However, as Fossati finds, voters for Islamist parties may be less likely to endorse the assumed pluralism of religious law often found in liberal democracy. “Specifically,” he writes, “a pluralist conception of democracy based on checks and balances and horizontal accountability is more likely to be supported by secularist than by Islamist respondents.” Finally, while the differences in all of Fossati’s metrics are strongest in Java, a stronghold of the incumbent secularist coalition, his findings embody a useful guide to religious identity, partisanship, and ultimate perceptions of liberal democracy in Indonesia. As he puts it himself, “the kind of democracy so strongly supported by Islamist Indonesians may be quite different from a liberal and secular political system with a clear separation of powers and equality for all before the law [...] challenges for the consolidation of liberal democracy in Indonesia may intensify as hard-line Islamic groups become more influential in Indonesian politics.”

To round out the Indonesian case, Menchik (2014) emphasizes the Indonesian state’s unique approach to pluralism, namely under Pancasila: a constitutionalized idea that citizens adhere to one of six state-sanctioned religions, namely Buddhism, Confucianism, Islam, Hinduism, Catholicism and Protestantism, more broadly endorsing belief in God, humanitarianism, national unity, social justice and democracy as foundational values for the good Indonesian citizen to hold. These views are all given voice through representative government, birthing an imagined community “bound by a common, orthodox theism and mobilized through the state in cooperation with religious organizations in society” (Menchik). For Menchik, “the privileging of religious orthodoxy and the truncated pluralism of the Indonesian state” is a form of godly nationalism; belief in any of the six state-sanctioned gods under Pancasila, an “orthodox theism” that the state mobilizes in collaboration with religious organizations. The state can harness its patronage of various religious movements to mobilize religious groups against secessionism, militancy and for development purposes.

Sukarno, the first president of Indonesia and promoter of Pancasila, circa 1949.

Godly nationalism is no more tolerant than secular nationalism, however: it is plural according to the state-decreed limits of religious tolerance, and theologically exclusionary of heterodox faiths the state does not sanction. It is also worth noting that godly nationalism is different from civil religion, as the ritual and/or state is not the object of worship, though rather a faith-informed channel to keep citizens in the ways of conduct.

Though Pancasila’s godly nationalism allows for representation of multiple state-sponsored faiths, it does not necessarily translate into the rule of law and respect for civil rights found in liberal democracies. Since the 1998 resignation of autocratic president Suharto, Ahmadiyya Muslims have faced attacks from Islamist vigilante groups such as the Islamic Defenders Front (FPI) and Hizb ut-Tahrir Indonesia due to their supposedly heretical beliefs that Mirza Ghulam Ahmad was an Islamic prophet that succeeded Muhammad. To make matters worse, as Menchik reports, “the pillars of Indonesian democracy—the state, the police, and Muslim civil society—have been either unwilling or unable to stop the attacks.” Such disregard for the welfare of non-orthodox faith-worshipping citizens is emphasized further when taking into account Liddle (1996)’s report showing that the mainstream ICMI, a supposedly representative Muslim technocratic association, was wholly subject to Suharto’s own regulation, who appointed and dismissed leaders as he wished. In light of Pancasila’s limits of tolerance and disregard for heterodox faiths, then, it remains clear that the system that enables Islamist political mobilization, while operating within a nominally democratic Indonesian state apparatus, can ignore basic principles of liberal democracy such as the rule of law and human rights when convenient for relevant political actors.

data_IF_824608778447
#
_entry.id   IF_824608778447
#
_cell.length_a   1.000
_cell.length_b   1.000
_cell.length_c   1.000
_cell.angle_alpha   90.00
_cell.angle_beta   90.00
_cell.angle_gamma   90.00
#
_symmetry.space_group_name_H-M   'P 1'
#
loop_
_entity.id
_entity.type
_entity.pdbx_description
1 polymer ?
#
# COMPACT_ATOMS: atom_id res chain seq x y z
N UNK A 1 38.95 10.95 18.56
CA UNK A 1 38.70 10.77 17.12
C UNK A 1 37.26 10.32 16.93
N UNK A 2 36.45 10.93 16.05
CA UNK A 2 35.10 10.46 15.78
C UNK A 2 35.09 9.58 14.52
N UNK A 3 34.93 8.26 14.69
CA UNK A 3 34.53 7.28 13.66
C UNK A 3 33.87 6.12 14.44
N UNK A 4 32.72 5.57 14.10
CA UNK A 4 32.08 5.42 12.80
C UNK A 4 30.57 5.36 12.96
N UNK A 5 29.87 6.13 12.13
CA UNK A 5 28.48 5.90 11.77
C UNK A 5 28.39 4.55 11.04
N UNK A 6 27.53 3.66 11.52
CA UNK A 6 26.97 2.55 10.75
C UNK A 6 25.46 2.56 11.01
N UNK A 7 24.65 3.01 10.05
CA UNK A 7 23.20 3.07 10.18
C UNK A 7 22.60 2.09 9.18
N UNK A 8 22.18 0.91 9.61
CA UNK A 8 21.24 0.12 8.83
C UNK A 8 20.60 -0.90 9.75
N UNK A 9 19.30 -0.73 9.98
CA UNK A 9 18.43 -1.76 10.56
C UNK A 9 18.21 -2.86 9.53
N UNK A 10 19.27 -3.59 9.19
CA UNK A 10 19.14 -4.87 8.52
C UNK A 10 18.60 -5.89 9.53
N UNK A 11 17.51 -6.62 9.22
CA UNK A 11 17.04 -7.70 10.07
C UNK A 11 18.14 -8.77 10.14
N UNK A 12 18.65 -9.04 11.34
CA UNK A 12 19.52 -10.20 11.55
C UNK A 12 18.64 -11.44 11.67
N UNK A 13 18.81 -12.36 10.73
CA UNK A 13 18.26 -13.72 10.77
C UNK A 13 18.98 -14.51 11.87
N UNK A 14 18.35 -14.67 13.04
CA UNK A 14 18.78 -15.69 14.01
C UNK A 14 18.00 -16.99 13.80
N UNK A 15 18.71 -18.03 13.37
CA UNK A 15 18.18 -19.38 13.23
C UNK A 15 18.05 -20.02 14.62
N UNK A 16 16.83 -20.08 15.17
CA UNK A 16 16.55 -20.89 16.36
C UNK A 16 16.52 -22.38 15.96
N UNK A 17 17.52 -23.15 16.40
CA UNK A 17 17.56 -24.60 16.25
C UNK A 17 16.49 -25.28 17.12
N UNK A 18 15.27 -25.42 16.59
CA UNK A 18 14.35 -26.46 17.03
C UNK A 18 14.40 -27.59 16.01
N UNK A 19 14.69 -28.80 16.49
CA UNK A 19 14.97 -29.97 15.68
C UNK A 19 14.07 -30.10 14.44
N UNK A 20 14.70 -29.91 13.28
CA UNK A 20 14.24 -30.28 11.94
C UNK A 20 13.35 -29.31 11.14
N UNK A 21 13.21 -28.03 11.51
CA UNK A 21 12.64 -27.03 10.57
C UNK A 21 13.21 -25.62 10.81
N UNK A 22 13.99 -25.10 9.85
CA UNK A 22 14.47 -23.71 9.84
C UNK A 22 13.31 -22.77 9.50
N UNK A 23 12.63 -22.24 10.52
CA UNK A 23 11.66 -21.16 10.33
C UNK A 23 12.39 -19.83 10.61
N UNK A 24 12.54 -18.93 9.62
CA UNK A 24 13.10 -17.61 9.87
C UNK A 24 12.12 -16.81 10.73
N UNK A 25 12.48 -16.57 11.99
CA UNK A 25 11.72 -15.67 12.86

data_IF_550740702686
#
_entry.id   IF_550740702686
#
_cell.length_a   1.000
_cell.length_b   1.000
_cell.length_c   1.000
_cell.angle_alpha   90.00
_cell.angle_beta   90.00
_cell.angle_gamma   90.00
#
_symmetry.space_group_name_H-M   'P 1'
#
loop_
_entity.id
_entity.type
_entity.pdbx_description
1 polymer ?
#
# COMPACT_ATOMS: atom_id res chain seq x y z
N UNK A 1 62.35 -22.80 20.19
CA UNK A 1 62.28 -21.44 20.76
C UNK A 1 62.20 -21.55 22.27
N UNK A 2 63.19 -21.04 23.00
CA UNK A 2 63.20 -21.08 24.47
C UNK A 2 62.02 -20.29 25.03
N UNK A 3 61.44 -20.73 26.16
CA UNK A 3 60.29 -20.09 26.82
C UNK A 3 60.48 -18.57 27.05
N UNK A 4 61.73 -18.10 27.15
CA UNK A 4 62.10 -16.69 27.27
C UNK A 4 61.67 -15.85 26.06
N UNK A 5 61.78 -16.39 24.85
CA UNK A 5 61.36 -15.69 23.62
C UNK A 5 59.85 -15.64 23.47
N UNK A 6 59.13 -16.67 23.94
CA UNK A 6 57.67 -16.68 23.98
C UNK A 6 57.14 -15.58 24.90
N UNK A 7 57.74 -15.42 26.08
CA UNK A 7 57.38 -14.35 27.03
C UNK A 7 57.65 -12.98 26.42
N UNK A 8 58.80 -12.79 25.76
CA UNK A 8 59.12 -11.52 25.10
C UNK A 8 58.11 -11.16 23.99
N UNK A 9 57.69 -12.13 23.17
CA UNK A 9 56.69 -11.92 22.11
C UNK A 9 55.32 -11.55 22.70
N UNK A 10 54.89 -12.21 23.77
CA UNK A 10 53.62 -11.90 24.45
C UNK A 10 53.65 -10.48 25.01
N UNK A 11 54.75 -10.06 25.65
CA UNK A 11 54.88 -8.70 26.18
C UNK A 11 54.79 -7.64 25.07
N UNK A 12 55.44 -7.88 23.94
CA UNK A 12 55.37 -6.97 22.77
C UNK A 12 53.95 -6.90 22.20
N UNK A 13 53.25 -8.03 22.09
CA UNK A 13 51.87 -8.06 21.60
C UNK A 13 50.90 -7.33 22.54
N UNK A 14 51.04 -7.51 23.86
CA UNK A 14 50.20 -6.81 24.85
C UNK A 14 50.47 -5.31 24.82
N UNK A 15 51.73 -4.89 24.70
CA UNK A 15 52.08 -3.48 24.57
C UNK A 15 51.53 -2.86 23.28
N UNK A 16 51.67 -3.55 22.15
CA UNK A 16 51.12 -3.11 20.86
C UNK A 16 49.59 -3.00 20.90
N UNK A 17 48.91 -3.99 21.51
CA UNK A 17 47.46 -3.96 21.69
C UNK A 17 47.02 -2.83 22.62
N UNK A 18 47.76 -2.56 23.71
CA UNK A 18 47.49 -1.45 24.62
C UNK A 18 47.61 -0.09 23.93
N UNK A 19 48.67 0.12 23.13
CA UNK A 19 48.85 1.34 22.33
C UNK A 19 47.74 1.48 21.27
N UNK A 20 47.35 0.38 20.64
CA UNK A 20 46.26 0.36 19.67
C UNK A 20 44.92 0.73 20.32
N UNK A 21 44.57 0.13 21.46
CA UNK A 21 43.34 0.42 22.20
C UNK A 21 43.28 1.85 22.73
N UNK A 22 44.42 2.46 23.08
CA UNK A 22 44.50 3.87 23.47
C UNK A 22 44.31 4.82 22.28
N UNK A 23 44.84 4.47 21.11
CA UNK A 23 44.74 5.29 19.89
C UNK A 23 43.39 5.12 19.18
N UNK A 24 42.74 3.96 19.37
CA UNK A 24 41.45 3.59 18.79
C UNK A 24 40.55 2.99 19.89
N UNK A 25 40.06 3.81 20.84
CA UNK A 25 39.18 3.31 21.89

Across the Strait of Malacca, Indonesia’s northern neighbour Malaysia has been having its own issues with Islamist politics. With 30.5 million people, about a ninth of Indonesia, the country sees strong communalist divisions with just over half the country’s legally-required-to-be-Muslim Malays, another quarter Chinese, and another 8% Indian. In terms of its basic political organization, Peou (2014) lists Malaysia, along with Singapore and Cambodia, as one of Southeast Asia’s “non-liberal democratic countries that maintain hegemonic-party regimes”.

Indeed, this hegemonic party has historically come as UMNO and its various incarnations and coalitions over the years. Mass media is largely UMNO-regulated, and does not have full discretion to discuss communalist issues. Apostasy is illegal; so is conversion in multiple states. Whereas Dayley (2020) agrees that Malaysia is an illiberal democracy, it has apparently handled ethnic and religious conflict better than Indonesia. Similar to its neighbour’s orthodox plurality through godly nationalism, Dayley emphasizes that “Malaysia’s polycommunal situation is unique. Such a society cannot carry out its affairs in a fully democratic way if one segment of the society must be given special privileges  of  governance.” To make matters worse, Kubicek (2015) has revealed that proposals by some PAS members to form a pan-Malay coalition with the UMNO has roiled inter-communal political alliances and has called their very foundations into question. With its base in the north and east of the country, PAS has achieved state power since 1990 with its consistent electoral victories in Kelantan state. Whereas its former goals included the creation of an Islamic state, “recent  changes  in  the  party’s  leadership  reflect  a  more  conservative  Islamic  orientation (Dayley).” Given its near-unprecedented popularity in last year’s elections, then, these leadership changes and greater turn towards conservative Islamism are helping PAS gain a greater share of the Malay Muslim vote. If this approach has brought success to date where liberal democracy has little precedent, one must ask: what incentive does PAS have to respect it?